For federal income tax purposes, the lease agreement is deemed to be a conditional sale agreement, with the result that the interest component of the "rental" payments made by the governmental entity are generally exempt from federal income taxes under the Internal Revenue Code.
Marketability and Interest Cost
The marketability of lease obligations and, consequently, interest rates are affected primarily by the government's
Ability and Willingness to Pay
Ability to Pay
Ability to pay is an assessment of the current creditworthiness of the governmental entity as well as the probability that the entity will have sufficient funds to make lease payments in the future without any future voter approved tax increases. In addition to an analysis of the current and projected revenues available to pay debt service, creditworthiness takes into account numerous factors including a governmental entity's financial, management, economic and demographic condition since each of these factors could affect the governments future ability to pay.
Willingness to Pay
Marketability of lease obligations is highly affected by the likelihood of nonappropriation. The major variable in this analysis is a determination as to the importance of the leased property in providing essential services by the government entity.
As previously indicated, rental payments are contingent on the governmental entity making annual appropriations to the lessor. In the event rental payments are not made, the governmental entity losses the use of the leased facilities. Accordingly, willingness to pay is affected by the importance of the leased capital asset to the government in providing basic government services.
From a market perspective, leased property is generally classified in one of two categories which are "essential" and "non-essential". Essential facilities are used for basic government services such as police or fire protection properties or equipment. Non-essential facilities are used for services the government could forego such as recreation activities. A government entity is more likely to continue making annual appropriations on lease obligations for essential facilities.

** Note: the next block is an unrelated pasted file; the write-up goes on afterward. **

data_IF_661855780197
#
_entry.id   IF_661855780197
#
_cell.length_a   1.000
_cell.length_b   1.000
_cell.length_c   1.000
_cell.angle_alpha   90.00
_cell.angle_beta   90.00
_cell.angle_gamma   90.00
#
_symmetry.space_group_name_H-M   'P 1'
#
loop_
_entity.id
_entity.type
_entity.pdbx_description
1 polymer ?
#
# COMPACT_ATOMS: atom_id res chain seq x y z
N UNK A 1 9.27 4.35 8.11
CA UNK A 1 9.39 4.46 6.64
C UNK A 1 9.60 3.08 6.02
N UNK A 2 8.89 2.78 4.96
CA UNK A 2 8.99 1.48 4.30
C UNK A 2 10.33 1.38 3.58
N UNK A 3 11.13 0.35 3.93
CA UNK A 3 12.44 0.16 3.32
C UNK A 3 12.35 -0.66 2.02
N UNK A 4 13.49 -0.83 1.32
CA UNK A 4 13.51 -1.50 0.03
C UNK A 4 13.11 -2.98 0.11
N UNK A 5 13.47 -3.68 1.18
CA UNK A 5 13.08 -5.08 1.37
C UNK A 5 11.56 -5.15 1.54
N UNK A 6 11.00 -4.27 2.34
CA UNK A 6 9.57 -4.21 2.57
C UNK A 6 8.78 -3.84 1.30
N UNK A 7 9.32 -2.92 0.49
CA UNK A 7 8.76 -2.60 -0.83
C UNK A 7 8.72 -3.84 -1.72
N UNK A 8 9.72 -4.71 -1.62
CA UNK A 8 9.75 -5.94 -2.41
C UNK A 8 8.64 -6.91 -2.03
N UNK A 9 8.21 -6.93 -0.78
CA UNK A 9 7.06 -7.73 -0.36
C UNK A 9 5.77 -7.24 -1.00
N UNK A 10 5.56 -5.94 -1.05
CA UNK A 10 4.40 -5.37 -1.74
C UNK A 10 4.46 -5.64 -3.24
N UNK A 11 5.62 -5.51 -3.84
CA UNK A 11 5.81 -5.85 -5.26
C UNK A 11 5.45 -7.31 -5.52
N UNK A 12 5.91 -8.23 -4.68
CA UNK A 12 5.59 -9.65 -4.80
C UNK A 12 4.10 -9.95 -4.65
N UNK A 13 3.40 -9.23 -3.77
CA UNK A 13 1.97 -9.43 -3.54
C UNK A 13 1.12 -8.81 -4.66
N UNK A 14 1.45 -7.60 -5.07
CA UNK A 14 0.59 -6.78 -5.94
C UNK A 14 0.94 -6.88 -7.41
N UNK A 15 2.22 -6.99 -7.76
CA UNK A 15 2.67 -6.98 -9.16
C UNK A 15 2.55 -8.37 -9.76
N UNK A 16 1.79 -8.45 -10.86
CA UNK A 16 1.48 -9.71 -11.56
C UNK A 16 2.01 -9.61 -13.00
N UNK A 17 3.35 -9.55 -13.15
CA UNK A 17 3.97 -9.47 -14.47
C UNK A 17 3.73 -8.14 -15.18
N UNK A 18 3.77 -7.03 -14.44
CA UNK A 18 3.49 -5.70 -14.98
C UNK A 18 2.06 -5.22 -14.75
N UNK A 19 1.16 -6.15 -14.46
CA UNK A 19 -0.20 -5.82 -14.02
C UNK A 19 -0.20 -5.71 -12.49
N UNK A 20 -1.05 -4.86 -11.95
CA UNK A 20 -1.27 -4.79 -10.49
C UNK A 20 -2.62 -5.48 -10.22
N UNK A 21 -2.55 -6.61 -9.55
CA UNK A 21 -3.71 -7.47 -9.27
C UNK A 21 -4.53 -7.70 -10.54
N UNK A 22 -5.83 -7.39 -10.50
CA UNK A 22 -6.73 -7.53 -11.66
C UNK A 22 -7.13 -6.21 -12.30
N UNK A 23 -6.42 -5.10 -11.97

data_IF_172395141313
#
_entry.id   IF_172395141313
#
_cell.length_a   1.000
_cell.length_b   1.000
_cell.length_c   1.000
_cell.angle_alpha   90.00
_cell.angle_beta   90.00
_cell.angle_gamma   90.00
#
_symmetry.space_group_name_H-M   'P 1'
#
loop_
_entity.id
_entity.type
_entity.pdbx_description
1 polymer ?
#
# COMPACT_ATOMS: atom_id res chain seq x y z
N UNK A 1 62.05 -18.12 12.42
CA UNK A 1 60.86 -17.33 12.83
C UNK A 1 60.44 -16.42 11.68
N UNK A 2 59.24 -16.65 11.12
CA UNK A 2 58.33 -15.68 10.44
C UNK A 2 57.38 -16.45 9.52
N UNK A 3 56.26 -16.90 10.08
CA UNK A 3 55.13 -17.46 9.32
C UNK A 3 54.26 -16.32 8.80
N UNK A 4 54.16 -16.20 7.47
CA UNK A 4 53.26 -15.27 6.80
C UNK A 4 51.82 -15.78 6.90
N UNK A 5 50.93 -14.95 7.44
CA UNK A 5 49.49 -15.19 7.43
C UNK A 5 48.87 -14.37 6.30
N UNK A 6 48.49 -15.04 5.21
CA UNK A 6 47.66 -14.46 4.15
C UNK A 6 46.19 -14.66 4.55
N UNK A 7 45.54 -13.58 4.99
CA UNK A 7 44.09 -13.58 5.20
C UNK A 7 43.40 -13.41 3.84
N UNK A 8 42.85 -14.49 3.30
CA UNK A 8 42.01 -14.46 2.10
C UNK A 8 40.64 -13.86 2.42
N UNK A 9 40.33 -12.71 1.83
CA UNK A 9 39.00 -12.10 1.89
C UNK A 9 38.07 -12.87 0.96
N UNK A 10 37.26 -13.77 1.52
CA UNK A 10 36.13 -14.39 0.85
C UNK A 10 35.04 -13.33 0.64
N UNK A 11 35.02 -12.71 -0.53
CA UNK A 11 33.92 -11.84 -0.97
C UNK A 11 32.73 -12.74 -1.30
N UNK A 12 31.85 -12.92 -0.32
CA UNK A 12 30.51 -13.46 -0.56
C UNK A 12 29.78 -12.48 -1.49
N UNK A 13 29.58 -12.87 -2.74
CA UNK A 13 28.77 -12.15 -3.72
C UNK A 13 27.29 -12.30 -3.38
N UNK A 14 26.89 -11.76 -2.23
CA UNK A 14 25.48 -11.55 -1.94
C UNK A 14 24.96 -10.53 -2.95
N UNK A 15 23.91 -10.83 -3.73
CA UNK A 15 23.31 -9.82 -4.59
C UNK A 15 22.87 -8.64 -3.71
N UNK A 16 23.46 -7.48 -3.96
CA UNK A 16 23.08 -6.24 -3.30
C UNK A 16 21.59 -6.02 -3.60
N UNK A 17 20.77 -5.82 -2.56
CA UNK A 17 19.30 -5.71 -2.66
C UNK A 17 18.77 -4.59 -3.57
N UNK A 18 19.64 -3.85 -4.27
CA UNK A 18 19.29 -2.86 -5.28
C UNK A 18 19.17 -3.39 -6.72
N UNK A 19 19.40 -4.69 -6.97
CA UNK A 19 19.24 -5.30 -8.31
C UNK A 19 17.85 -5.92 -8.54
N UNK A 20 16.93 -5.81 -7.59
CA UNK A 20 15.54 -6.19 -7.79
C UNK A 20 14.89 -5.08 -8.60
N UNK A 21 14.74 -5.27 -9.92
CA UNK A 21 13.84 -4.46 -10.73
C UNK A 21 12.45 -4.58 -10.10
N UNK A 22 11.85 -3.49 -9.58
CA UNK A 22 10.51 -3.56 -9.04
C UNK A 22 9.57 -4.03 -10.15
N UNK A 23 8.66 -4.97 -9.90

Similarly, an event of nonappropriation is more likely to occur for a computer system which may become obsolete than a building with a useful life of twenty to forty years. An event of nonappropriation is also more likely to occur if the property or equipment can be rapidly substituted.
Most Missouri lease obligations are sold as unrated securities. When lease obligations are rated, the rating assigned is typically at least one rating grade lower than the governmental entity would receive on its general obligation bonds. Some lease obligations are qualified to obtain a municipal bond insurance policy from a "AA" insurer. The feasibility of acquiring insurance must be measured in terms of the cost of insurance acquisition against the reduction in interest rates and total interest cost.
Interest rates are significantly higher on lease obligation than general obligation bonds. The rating differential is attributable to the lack of pledged revenue or taxes for payment of leases, inability to raises taxes in the event of revenue shortfalls and lower rating grades. The rating differential changes from time-to-time due to changes in market conditions and investor preferences; however as a general rule issuers should expect the rate differential between general obligations bonds and lease obligations to be in the range of 1/8% to 1/4%.
Sale of Lease Obligations
The governmental entity may sell the lease obligations by competitive sale, negotiated sale, or private placement. Each of these methods is discussed herein.
Competitive Sale: In a competitive sale, the obligations are advertised for sale. Any broker dealer or dealer bank may bid on the obligations at the designated date and time of the sale. The obligations are awarded to the bidder offering the lowest net interest cost. For general obligation bonds, the primary advantage of a competitive sale is that it assures the receipt of the lowest possible interest cost at the time of the bond sale. However, in the case of lease obligations, the market is more limited than with general obligation bonds and other methods of sale are often more appropriate.
Negotiated Sale: In a negotiated sale an underwriter is selected to purchase the bonds. The underwriter, in turn, sells the bonds to the public. The terms of the bonds are tailored to meet the demands of the underwriter's clients. A negotiated sale assures the governmental entity of having a bond purchaser. This method of sale is desirable when the market for the bonds is strongly dependent upon the bond terms and structure or when the governmental entity lacks strong credit features.